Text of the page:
Michael Quell
Univ.Ass. Dipl.-Ing. BSc


Michael Quell was born in 1993 in Vienna, Austria. He received his Bachelor's degree and the degree of Diplomingenieur in Technical Mathematics from the Technische Universität Wien in 2016 and 2018, respectively. After finishing his studies he joined the Institute for Microelectronics in June 2018, where he is currently working on his doctoral degree. He is researching high performance algorithms and data structures within the scope of the Christian Doppler Laboratory for High Performance TCAD.

Shared-Memory Block-Based Fast Marching Method for Hierarchical Meshes

The fast marching method (FMM) is commonly used in expanding front simulations (e.g. fluid dynamics, computer graphics and process simulation in microelectronics) to restore the signed-distance field property of the level-set function. This is also known as re-distancing. To improve the performance of the re-distancing step, parallel algorithms for the FMM, as well as support for hierarchical grids, have been developed; the latter to locally support higher resolutions of the simulation domain while limiting the impact on overall computational demand.

The previously developed multi-mesh FMM has been extended using the block-based FMM approach to enable improved serial and parallel performance on hierarchical grids. This extension introduces a new parameter, maxBlockSize, which splits meshes that are larger than this parameter into smaller ones. The OpenMP paradigm is used for the underlying coarse-grained parallelization on a per mesh basis. The employed approach allows for an improved load balance, as the algorithm employs a high degree of mesh partitioning, enabling one to load balance mesh partitions with varying mesh sizes.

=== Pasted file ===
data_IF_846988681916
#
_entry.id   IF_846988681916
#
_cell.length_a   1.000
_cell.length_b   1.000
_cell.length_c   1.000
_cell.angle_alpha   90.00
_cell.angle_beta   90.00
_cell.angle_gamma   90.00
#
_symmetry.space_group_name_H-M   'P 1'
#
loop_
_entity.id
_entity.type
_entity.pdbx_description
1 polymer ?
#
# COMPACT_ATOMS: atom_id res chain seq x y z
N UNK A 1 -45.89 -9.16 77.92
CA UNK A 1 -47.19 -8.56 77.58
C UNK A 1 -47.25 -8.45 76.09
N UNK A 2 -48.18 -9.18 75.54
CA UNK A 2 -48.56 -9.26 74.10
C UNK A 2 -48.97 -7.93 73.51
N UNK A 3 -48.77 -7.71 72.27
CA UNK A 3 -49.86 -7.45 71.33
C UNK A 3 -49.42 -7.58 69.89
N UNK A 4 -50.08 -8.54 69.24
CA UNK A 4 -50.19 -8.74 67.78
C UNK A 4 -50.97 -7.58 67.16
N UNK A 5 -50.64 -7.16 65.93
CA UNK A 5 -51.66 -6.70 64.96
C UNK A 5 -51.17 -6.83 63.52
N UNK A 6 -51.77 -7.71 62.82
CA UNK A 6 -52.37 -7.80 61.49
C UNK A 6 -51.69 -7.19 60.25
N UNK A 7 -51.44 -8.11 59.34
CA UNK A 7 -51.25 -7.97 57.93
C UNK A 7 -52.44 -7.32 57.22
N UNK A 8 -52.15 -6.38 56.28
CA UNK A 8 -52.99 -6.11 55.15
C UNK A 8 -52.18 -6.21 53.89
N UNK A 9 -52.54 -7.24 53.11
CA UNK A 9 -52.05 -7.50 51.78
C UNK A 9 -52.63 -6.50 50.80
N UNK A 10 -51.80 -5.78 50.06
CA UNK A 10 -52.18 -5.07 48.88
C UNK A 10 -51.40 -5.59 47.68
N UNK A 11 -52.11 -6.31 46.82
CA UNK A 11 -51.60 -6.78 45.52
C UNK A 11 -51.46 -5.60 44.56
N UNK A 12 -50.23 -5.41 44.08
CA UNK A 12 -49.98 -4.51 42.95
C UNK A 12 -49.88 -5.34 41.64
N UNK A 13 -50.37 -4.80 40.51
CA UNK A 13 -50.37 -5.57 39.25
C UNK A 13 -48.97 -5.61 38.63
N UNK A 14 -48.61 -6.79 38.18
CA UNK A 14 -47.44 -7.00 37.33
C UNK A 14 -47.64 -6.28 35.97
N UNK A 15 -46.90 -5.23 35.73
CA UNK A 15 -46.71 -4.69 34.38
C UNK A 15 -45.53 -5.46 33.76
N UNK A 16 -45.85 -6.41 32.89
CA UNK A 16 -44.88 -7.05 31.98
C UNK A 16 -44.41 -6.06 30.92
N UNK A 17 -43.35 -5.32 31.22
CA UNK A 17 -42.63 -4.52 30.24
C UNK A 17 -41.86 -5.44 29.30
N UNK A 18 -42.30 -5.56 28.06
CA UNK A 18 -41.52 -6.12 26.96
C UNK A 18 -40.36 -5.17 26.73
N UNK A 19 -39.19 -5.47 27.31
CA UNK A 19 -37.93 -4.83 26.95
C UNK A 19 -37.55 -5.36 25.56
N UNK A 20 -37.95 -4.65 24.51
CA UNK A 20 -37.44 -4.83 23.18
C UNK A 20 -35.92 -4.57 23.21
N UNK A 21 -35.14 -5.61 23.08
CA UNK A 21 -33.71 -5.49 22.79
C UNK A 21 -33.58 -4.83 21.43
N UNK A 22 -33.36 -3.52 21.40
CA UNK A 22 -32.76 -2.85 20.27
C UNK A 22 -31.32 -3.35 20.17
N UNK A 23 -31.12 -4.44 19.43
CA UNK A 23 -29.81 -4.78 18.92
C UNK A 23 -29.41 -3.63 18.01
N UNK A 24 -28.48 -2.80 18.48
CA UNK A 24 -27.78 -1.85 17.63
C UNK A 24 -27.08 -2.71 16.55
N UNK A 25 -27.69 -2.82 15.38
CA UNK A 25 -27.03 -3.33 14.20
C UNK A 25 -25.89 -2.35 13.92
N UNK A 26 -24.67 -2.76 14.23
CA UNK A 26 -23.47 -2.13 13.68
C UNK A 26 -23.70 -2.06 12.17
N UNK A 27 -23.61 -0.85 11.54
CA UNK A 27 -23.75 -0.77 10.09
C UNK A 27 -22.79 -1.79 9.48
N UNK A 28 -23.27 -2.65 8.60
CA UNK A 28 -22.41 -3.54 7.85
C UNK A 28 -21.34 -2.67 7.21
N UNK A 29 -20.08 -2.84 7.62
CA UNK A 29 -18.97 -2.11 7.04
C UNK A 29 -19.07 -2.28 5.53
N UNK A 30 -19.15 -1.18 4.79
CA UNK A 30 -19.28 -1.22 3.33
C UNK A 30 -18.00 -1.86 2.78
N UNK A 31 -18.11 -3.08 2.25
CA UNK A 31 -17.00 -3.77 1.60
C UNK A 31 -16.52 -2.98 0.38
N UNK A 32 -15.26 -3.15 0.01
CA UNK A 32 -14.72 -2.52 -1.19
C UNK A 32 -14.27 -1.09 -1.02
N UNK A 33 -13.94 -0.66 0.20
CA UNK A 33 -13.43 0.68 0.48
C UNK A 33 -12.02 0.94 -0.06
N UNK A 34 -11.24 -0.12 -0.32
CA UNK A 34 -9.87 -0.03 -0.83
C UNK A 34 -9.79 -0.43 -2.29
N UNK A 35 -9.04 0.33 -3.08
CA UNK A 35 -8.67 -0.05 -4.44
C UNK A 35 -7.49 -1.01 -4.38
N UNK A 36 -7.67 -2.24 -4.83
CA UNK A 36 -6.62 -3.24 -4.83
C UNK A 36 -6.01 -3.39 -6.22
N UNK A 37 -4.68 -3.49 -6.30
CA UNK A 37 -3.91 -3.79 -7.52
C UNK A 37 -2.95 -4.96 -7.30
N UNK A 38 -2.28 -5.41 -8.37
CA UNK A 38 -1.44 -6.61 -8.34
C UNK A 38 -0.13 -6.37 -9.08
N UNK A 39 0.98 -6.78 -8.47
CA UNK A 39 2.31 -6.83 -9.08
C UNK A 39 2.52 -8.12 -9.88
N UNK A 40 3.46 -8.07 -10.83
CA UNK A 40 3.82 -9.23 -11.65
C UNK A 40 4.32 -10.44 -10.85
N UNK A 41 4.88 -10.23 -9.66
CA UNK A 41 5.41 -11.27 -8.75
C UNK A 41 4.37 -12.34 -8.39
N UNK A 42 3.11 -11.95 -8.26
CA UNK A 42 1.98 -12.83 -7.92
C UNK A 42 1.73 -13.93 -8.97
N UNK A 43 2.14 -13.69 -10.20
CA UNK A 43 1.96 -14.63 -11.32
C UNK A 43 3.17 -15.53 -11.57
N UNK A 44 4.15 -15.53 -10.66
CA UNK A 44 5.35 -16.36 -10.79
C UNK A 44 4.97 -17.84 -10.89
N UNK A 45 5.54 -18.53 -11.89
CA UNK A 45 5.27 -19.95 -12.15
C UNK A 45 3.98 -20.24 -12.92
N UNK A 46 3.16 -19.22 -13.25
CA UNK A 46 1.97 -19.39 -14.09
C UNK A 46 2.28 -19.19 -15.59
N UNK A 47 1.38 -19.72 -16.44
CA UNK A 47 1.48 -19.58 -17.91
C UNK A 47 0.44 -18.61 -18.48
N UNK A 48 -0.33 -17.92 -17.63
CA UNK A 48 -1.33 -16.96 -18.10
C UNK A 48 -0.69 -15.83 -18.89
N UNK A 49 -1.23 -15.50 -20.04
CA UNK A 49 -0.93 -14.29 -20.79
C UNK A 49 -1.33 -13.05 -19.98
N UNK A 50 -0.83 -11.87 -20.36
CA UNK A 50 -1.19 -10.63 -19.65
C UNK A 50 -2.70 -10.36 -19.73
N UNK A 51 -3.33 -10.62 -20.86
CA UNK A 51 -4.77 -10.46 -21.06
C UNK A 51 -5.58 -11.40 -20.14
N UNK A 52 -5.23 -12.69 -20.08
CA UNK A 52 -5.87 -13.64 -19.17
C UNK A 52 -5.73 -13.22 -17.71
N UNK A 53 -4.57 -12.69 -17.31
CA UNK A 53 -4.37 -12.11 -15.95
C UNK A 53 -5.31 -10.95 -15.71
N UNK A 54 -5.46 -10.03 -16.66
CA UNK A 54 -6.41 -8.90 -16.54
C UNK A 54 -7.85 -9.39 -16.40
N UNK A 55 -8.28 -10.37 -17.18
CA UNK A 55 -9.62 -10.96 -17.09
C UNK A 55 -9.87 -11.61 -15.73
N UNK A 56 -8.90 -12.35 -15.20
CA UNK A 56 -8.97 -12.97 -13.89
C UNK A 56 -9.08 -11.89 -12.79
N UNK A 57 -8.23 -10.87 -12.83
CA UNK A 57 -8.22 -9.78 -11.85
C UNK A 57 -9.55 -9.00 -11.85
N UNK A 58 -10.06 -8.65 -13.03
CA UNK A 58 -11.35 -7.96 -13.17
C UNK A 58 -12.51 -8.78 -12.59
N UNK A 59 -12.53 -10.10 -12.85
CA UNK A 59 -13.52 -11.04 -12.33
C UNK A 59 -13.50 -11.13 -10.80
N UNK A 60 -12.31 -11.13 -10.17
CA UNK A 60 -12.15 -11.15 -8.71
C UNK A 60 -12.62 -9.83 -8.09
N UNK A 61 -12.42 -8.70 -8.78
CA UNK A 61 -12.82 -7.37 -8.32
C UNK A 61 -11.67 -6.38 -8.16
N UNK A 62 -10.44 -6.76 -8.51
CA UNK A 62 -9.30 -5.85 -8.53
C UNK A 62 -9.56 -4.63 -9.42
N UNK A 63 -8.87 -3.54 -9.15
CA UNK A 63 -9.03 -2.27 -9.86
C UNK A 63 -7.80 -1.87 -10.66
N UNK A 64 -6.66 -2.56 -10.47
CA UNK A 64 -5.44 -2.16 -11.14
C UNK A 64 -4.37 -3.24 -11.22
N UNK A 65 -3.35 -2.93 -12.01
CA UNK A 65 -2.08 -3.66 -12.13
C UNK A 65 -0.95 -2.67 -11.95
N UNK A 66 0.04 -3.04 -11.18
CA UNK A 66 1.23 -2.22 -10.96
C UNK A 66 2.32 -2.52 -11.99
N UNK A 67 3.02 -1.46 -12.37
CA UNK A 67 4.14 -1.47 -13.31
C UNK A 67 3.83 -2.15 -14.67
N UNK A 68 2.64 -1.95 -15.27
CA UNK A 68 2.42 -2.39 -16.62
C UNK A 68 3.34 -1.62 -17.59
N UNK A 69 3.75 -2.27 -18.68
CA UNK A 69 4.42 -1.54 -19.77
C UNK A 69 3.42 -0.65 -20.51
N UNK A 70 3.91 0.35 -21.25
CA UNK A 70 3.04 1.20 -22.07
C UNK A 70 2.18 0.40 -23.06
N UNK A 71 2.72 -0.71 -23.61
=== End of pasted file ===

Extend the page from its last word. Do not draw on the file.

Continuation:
Fig. 1 shows the runtimes for the coarsest level of a sample hierarchical grid for a mandrel structure. The maximal block size of 1000 does not induce any splits in the single mesh and is equivalent to the base code. The coarsest level consists only of a single mesh, therefore no parallel speed up is obtained with this block size. For a block size of 30, the shortest runtime is overed, which used 16 threads. Further decreasing the block size leads to an increase in runtime because the overhead and the number of synchronization steps grows with the number of meshes. In Fig. 2, the runtimes for the finer level of the same structure are shown. Without splits there are already 54 meshes available, the base code therefore scales well until 8 threads. The usage of smaller block sizes enables a small speed up at 8 threads and a significant, better speed up at 16 threads. The lowest runtime is observed at a block size of 75. Also, using a block size that is too small on the finer level deteriorates the performance.

Fig. 1: Runtime for the block-based multi-mesh FMM on the coarsest level for different maximum block sizes by utilizing up to 32 threads on 16 physical cores.

Fig. 2: Runtime for the block-based multi-mesh FMM on the finer level. This approach allows for better scalability for 16 threads compared to the base line code (block size 1000, no mesh is split).